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Fixed Subject Requirements
The IB requires students to take one subject each from six subject groups: Studies in language and literature, Language acquisition, Individuals and societies, Sciences, Mathematics, and The Arts. Different courses are offered within each subject group. Besides the six subject groups, the IB curriculum consists of three core elements: Theory of Knowledge (TOK), the Extended Essay (EE), and Creativity, Activity, and Service (CAS). Students will take at least three subjects at Higher Level (HL) and others at Standard Level (SL).
5 tips for choosing IB subjects
1. Plan ahead
You should find out well in advance about the courses offered by the IB. For example, Language A: Literature is available in 55 languages. Browse through the different courses offered in the six subject groups and narrow down subjects you think you will potentially enjoy or are excited about. Think about what you will major in later.
2. Read subject briefs
Once you have your shortlist of preferred subjects after looking through the courses in the subject groups, you should read the subject briefs, skimming through the subject’s aims, requirements, and assessments.
3. Know your learning style
Every student has his/her own learning style. Figure out what’s yours. Do you prefer memorizing or making inferences? Understanding your learning style will help you pick the right subjects. For example, a student who enjoys memorizing can take History (HL). Similarly, a student who enjoys deducing the principles of what he studies or reads can take Biology (HL).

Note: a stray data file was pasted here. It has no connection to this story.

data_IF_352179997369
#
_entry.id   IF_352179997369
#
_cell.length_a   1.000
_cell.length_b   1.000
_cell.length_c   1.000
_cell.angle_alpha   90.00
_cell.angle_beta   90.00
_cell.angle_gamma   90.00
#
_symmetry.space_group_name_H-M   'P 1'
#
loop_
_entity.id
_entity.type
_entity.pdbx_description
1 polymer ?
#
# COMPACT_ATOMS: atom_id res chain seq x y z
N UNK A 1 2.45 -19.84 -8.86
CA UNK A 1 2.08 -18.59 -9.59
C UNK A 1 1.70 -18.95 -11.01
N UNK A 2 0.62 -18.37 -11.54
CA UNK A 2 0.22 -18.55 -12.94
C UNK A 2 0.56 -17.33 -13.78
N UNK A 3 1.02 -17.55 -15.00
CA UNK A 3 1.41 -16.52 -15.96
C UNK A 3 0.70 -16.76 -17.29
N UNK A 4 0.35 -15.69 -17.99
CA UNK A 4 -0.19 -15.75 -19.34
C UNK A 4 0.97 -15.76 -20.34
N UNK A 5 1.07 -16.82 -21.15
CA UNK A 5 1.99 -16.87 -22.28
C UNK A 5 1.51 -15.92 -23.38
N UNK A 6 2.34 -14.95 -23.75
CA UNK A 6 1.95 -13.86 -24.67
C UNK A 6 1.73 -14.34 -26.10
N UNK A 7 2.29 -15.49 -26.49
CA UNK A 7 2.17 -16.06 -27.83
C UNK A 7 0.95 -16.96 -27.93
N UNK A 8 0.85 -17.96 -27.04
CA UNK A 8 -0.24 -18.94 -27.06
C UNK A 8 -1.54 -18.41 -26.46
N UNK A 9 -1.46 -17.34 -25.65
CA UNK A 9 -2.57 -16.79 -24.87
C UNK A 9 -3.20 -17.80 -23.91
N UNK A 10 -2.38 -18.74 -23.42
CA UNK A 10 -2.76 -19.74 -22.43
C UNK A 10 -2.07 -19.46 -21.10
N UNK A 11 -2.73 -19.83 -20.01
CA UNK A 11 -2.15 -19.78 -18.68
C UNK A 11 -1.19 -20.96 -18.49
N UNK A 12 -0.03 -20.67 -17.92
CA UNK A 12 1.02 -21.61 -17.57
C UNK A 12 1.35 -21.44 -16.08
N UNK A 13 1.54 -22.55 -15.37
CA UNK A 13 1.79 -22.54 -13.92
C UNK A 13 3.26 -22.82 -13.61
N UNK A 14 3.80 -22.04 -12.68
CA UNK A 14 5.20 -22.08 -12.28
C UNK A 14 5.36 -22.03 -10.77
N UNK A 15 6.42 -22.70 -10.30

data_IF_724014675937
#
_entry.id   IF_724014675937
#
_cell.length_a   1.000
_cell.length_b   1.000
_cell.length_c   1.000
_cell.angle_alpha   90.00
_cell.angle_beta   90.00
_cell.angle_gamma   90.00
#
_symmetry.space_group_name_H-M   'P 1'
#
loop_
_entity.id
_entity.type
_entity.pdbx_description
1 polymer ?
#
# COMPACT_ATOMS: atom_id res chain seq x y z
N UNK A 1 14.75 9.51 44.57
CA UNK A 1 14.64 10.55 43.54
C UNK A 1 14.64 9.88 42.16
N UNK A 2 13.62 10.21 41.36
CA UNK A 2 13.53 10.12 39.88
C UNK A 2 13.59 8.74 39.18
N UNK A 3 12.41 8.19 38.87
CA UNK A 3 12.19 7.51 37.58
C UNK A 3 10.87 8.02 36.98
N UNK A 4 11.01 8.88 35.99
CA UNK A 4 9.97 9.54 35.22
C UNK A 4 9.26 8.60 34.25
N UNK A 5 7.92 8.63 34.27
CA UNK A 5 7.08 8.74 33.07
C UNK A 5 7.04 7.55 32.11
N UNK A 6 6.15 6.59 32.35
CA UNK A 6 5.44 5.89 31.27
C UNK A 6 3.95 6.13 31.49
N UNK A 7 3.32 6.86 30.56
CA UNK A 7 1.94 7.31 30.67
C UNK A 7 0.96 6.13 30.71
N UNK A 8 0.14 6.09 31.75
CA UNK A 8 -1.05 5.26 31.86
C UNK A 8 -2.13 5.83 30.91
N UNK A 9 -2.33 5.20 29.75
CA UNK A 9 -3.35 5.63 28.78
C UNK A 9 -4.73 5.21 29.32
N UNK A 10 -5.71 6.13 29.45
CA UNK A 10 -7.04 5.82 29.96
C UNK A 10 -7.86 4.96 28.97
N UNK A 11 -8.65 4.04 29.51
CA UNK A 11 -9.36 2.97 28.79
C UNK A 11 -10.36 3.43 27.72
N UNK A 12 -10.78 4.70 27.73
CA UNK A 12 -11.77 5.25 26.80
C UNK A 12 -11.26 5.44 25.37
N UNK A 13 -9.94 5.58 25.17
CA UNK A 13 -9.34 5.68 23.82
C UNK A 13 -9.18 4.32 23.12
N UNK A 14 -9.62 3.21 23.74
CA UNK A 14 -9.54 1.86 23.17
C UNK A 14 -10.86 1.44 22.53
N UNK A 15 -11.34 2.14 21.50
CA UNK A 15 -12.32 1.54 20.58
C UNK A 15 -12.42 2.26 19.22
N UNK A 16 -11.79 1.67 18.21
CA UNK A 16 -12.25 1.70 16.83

4. Pick your core subjects
Start with the first subject group, languages, and work outward from there. Have your university requirement in mind or the path you would pursue after your IBDP. For example, if a student intends to pursue a Literature course in university, she will take Literature as an HL subject. The university she applies to would expect her to be fluent in English and be able to engage with a range of texts. The second Language group is generally not considered as important as the first, so you may decide to go for an SL or ab initio selection.
Taking into consideration that every student has his strengths and flaws, you should pick your strongest subjects at HL because you will study these subjects in greater depth and breadth; as these require a higher skill level, picking subjects that you are already good at doing at HL will make it more likely that you’ll be able to get a 7. Do remember that your IB school may not offer the course you plan to take so if you know what school you’ll be in, you may want to start shortlisting from the list of subjects offered there.
5. Talk to your teachers
While the decision of choosing your IB subjects should be entirely yours, it’s always nice to get a second opinion from a teacher whose advice you trust – talk to a teacher who knows your academic strengths and weaknesses. Preferably, the teacher you consult should be familiar with the IB program.
Don’t go with the flow or leave it up to fate. Instead, follow the steps above. Narrow down the subject list and speak to someone who is familiar with the IB and who is familiar with your academic performance. The subject you pick should be related to the university course you would later pursue. These subjects should be at once both doable and challenging for a rich IB experience, and you should do them at the level that suits your unique strengths.
Need help choosing your IB subjects?
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For further inquiries, contact us at +65 6812 9999.